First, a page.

Azathoth (aka The Blind Idiot God or Nuclear Chaos) is an extremely powerful but intellectually limited cosmic entity, whose first appearance in a published Lovecraft story was in “The Dream-Quest of Unknown Kadath,” and is also referenced in the stories “The Whisperer in Darkness” and “The Haunter of the Dark.”
Azathoth is said to float in the center of the universe, perpetually kept in a state of slumber. Less powerful gods lull Azathoth to sleep with cosmic drums and flutes. The deity resembles a sort of demonic cloud formation. It is said that if Azathoth were to awaken for merely a moment, he could potentially destroy the human race.
Yibb-Tsll is described a large humanoid creature with the wings of a bat and eyes which are detached from its head, and its perpetually suckling it cosmic vampire babies – which makes the character somewhat androgynous. The character is said to be able to see everything in the universe at any given moment, and can easily see through time and space. It can even use its black alien blood to suffocate people!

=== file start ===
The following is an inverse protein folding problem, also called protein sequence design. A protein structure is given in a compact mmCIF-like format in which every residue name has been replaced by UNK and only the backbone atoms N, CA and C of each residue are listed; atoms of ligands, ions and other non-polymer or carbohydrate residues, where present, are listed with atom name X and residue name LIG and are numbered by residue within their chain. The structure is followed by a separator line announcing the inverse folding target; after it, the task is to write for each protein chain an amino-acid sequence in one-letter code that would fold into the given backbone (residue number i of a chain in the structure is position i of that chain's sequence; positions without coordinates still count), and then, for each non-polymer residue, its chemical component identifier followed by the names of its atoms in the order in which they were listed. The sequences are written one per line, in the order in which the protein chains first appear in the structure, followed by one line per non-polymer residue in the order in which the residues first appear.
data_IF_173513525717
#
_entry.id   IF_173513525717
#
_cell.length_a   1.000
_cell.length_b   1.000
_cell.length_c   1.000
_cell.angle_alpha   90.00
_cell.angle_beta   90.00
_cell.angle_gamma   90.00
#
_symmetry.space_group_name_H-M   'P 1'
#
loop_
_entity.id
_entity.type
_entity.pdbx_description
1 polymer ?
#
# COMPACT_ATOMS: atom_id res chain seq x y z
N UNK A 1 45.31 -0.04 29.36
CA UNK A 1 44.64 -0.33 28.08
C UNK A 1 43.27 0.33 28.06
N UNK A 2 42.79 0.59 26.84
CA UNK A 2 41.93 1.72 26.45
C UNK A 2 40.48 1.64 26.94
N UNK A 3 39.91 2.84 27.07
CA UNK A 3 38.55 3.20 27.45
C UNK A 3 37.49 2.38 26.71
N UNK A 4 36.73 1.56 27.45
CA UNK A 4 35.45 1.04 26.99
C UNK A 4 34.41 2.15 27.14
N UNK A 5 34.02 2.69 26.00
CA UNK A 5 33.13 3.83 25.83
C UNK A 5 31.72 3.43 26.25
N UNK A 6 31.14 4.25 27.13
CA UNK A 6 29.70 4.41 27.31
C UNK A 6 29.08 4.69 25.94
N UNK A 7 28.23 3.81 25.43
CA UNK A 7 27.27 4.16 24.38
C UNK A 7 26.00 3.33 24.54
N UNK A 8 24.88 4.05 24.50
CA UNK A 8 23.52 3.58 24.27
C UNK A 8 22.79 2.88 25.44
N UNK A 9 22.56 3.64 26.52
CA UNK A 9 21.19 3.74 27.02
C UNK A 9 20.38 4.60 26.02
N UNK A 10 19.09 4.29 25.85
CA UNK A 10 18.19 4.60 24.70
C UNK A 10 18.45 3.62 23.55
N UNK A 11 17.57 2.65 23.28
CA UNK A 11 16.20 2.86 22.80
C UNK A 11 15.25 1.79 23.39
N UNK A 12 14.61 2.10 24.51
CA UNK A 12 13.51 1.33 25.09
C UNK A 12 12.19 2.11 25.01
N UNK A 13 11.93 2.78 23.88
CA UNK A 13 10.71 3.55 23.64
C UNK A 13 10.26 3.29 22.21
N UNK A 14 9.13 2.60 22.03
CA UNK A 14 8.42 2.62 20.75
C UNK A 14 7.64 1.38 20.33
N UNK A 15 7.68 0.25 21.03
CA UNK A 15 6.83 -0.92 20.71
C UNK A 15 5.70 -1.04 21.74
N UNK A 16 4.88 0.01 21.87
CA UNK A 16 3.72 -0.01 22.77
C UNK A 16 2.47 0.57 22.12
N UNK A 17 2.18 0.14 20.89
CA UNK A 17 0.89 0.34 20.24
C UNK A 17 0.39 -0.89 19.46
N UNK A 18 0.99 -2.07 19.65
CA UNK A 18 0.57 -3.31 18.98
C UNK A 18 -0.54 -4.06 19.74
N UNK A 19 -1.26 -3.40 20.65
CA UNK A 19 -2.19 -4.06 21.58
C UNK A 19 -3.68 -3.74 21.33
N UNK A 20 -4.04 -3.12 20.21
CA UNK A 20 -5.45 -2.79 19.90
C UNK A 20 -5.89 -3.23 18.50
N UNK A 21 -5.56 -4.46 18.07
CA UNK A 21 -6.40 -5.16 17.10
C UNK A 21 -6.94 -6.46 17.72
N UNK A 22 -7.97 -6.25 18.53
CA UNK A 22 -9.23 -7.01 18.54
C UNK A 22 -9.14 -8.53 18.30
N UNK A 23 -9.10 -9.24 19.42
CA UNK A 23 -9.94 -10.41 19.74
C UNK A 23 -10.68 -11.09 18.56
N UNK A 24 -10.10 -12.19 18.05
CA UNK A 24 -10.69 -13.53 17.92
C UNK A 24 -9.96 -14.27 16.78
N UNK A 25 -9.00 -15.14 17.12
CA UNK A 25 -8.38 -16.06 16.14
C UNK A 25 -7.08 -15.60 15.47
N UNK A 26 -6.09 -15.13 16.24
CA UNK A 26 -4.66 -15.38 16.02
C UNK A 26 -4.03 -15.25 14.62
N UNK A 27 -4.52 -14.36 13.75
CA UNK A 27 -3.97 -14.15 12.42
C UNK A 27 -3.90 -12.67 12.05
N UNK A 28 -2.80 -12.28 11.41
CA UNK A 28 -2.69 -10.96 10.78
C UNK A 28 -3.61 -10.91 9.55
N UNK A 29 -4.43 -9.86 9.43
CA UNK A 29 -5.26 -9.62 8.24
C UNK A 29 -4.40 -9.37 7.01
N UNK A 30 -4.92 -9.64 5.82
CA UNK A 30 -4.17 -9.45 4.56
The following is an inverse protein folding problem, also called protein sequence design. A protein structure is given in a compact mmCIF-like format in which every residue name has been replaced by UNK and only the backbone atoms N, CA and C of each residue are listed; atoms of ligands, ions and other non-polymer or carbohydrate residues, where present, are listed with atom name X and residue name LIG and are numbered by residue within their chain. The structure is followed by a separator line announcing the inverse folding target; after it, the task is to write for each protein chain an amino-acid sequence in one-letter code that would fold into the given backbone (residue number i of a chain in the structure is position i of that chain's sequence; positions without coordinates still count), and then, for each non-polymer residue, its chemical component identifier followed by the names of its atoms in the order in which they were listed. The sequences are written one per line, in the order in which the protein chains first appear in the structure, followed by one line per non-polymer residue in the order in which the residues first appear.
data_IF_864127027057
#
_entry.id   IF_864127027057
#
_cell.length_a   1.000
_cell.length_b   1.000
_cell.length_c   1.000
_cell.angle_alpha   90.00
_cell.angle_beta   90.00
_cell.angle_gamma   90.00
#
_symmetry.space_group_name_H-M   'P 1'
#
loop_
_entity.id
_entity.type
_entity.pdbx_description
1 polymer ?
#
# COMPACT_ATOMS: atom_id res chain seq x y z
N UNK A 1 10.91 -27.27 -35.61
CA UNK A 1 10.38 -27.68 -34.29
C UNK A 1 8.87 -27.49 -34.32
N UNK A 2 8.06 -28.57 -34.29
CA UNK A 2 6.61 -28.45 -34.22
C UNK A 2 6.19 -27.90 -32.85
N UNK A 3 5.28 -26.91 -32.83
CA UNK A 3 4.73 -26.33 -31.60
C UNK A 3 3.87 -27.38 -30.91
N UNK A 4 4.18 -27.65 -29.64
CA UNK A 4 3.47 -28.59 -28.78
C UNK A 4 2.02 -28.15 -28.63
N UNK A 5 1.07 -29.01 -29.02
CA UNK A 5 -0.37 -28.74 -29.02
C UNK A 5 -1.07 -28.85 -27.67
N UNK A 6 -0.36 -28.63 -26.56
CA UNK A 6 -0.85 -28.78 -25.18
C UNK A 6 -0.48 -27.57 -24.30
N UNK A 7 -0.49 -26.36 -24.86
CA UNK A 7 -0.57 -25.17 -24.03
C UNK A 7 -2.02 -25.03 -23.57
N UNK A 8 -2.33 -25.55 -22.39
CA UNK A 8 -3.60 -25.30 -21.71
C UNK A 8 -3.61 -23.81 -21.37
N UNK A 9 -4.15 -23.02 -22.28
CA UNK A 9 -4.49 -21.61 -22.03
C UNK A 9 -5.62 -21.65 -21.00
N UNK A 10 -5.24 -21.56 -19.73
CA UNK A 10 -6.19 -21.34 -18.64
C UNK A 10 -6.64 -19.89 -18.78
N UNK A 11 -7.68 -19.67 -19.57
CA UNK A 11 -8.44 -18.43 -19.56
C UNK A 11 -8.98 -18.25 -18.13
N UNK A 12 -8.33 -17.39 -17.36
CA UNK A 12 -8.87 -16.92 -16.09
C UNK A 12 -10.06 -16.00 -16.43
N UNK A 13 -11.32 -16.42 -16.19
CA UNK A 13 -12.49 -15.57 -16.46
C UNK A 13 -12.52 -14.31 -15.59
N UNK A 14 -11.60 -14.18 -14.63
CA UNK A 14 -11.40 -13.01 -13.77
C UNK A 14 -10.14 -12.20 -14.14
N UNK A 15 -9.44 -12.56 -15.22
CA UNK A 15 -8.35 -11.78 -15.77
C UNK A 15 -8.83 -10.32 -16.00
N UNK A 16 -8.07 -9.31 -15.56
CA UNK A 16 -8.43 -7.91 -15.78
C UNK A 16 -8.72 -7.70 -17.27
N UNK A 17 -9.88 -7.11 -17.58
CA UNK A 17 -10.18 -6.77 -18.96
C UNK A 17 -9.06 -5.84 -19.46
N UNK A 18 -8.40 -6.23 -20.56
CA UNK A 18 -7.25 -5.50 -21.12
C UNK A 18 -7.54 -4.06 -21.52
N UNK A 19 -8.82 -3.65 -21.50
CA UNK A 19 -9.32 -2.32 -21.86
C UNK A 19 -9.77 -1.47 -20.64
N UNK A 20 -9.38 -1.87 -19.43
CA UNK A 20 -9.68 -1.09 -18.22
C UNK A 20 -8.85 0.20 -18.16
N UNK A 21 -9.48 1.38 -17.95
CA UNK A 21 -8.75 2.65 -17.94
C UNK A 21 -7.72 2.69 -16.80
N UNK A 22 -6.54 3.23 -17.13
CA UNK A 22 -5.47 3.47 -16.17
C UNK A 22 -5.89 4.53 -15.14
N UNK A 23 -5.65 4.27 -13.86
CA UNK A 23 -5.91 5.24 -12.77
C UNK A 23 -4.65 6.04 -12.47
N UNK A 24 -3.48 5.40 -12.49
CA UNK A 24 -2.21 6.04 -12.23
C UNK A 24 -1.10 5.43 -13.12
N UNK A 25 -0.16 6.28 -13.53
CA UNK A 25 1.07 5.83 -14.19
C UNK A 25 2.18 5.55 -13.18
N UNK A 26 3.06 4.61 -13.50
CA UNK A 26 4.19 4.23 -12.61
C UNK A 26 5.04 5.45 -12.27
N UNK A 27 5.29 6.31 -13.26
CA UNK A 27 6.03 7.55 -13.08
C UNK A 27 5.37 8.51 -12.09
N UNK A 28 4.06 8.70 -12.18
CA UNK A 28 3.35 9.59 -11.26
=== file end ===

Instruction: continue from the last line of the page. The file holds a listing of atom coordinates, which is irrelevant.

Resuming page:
Yomagn’tho (aka The Feaster from the Stars) is an extremely cruel deity, hell-bent on destroying the human race. He is said to resemble a small ball of fire when he is summoned to earth, and is worshipped as a god by the reptilian creatures of another planet.
Sound sort of like David Icke’s theories of alternate reptilian races controlling the universe?